$ curl http://localhost:9989/managers/metrics
{ "endpoints": ["/169.2.2.1/exporter/", "/169.2.2.1/node_exporter/"] }
$ curl http://aether-sdk.mshome.net:9218/169.2.2.1/exporter/metrics
# HELP metrics_server_dev_requests_served Number of requests served by this metrics server
# TYPE metrics_server_dev_requests_served counter
metrics_server_dev_requests_served 1
# HELP metrics_server_dev_uptime_ms Uptime of the metrics server
# TYPE metrics_server_dev_uptime_ms gauge
metrics_server_dev_uptime_ms 27090

or for the same result in powershell:

Invoke-WebRequest http://localhost:12336/managers/metrics

Using Prometheus to access metrics

An even more user-friendly way to scrape metrics, is to let Prometheus do it for you! For this we expose the aether metric --prometheus-template command. This will generate a Prometheus configuration which defines all the jobs that will scrape endpoints for metrics.

$ aether metric --prometheus-template --serve-port 9989 .\

Note: The --serve-port and --serve-host options can be used to point at a aether metric --serve command running on a different machine.

This above command will create a file .\prometheus.yml which can be supplied to Prometheus via: prometheus --config.file=.\prometheus.yml. To see your metrics, navigate to http://localhost:9090.

Dynamic scaling

Your simulation can scale up or down depending on your current load, which means that new machines might get created or machines could get brought down. This means that the endpoints returned by --list (including the REST endpoint /managers/metrics) can become outdated. This means that you need to regularly refresh the list of endpoints in order to update your view of the system. For example, let's assume that you are running a simulation and you want to see the current set of metrics. You execute aether metric --list and aether metrics --get <endpoint> to get them, but now your simulation scales up (or down) due to a change in load. To see the new list of endpoints you must --list the endpoints again, since you only know about the endpoints from before the load went up.

Note: Even if you know where HadeanOS will spawn your next machine, you cannot assume that /<new-ip-address>/exporter/metrics/ is queryable, unless /managers/metrics was queried beforehand.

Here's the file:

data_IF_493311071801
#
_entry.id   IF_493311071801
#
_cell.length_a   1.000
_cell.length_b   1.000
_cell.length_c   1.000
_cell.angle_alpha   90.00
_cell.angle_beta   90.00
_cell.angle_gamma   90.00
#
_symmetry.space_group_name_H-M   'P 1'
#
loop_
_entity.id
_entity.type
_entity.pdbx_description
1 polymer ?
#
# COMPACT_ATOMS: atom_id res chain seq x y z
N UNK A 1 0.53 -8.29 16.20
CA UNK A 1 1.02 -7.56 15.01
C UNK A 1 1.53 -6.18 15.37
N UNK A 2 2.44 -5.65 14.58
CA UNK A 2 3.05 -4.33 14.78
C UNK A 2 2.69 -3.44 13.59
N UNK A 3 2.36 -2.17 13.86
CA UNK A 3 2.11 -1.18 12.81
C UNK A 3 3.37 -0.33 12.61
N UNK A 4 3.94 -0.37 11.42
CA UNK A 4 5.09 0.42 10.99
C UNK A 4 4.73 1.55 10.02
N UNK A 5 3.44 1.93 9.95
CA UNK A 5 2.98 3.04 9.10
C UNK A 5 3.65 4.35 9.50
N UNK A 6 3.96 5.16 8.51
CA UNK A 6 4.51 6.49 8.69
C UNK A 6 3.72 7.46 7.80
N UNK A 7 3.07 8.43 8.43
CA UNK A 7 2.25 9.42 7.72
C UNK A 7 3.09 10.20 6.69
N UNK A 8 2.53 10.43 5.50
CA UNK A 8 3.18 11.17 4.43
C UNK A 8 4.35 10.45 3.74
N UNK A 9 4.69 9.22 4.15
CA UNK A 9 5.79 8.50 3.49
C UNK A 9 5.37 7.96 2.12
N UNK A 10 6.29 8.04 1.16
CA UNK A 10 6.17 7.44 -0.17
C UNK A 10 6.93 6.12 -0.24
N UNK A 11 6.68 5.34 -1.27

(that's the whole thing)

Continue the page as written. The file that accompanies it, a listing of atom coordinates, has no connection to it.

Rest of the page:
A more dynamic Prometheus config

So far we have shown how to create a static template file, but what if your simulation dynamically scales while Prometheus is scraping? For this we will need a script which generates a new template file, and asks Prometheus to reload it.

# generate the config
aether metric --prometheus-template --serve-port 9989 .\
# load it with Prometheus, while also enabling the `lifecycle` option
Start-Process prometheus -ArgumentList '--config.file=.\prometheus.yml','--web.enable-lifecycle'
for ( ; ; )
{
# sleep for a few minutes
Start-Sleep -S 300
# regenerate config
aether metric --prometheus-template --serve-port 9989 .\
# tell Prometheus to reload the config file
Invoke-WebRequest http://localhost:9090/-/reload -Method Post
}

Remote runs

For remote runs, you can simply add the --cluster <key> argument to your aether metric invocations.

Common errors

If you can't get your metrics, it is most likely because the simulation is not currently running.

If you get an output of 404 Not Found while executing aether metric --get //endpoint/, make sure that:

  • --list is listing the endpoint.
  • The endpoint starts with two forward slashes (//).
  • The endpoint ends with a forward slash (/). If you are still getting 404 errors, get in contact with us since there might be a problem with the cluster.

The Hadean Gateway API can also return JSON objects that have an error key set to the error which occured. This usually means something has gone wrong on our side. Example: querying /managers/metrics can return { "error": "Failed to do X." }. We respect HTTP status codes, in the sense that if something has gone wrong on our side, we return a 50X status code, but if the request is successful we return a 200 status code.